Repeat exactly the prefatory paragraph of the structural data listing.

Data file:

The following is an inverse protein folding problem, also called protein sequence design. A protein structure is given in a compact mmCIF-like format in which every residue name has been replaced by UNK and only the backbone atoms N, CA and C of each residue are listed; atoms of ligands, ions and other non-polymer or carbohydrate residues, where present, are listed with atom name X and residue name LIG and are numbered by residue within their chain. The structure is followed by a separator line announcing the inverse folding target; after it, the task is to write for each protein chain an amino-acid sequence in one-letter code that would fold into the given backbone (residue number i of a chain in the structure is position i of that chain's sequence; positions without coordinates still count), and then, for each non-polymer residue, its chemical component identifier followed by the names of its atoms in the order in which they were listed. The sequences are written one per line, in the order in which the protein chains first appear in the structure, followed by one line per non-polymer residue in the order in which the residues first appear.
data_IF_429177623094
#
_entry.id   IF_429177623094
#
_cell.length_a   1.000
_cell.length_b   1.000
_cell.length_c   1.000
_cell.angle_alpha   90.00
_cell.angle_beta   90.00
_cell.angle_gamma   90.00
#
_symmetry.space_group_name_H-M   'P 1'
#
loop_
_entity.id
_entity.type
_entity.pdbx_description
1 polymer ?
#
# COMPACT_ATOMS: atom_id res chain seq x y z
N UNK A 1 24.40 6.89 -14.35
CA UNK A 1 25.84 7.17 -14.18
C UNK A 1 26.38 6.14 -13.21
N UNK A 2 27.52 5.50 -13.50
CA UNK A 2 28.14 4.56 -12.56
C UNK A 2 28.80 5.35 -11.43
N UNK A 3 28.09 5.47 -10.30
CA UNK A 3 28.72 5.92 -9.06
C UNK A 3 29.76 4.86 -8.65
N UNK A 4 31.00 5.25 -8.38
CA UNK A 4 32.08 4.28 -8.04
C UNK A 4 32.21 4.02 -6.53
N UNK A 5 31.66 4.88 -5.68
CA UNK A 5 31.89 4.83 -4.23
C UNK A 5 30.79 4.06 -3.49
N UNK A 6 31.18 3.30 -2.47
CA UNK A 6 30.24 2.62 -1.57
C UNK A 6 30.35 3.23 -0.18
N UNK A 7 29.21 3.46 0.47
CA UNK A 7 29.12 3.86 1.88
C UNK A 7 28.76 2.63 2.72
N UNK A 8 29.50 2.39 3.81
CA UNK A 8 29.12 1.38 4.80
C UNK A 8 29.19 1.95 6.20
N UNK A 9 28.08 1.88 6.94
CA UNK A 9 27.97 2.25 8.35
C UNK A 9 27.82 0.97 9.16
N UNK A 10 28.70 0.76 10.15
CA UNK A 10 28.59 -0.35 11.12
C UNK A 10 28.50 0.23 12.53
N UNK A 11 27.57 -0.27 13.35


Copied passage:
The following is an inverse protein folding problem, also called protein sequence design. A protein structure is given in a compact mmCIF-like format in which every residue name has been replaced by UNK and only the backbone atoms N, CA and C of each residue are listed; atoms of ligands, ions and other non-polymer or carbohydrate residues, where present, are listed with atom name X and residue name LIG and are numbered by residue within their chain. The structure is followed by a separator line announcing the inverse folding target; after it, the task is to write for each protein chain an amino-acid sequence in one-letter code that would fold into the given backbone (residue number i of a chain in the structure is position i of that chain's sequence; positions without coordinates still count), and then, for each non-polymer residue, its chemical component identifier followed by the names of its atoms in the order in which they were listed. The sequences are written one per line, in the order in which the protein chains first appear in the structure, followed by one line per non-polymer residue in the order in which the residues first appear.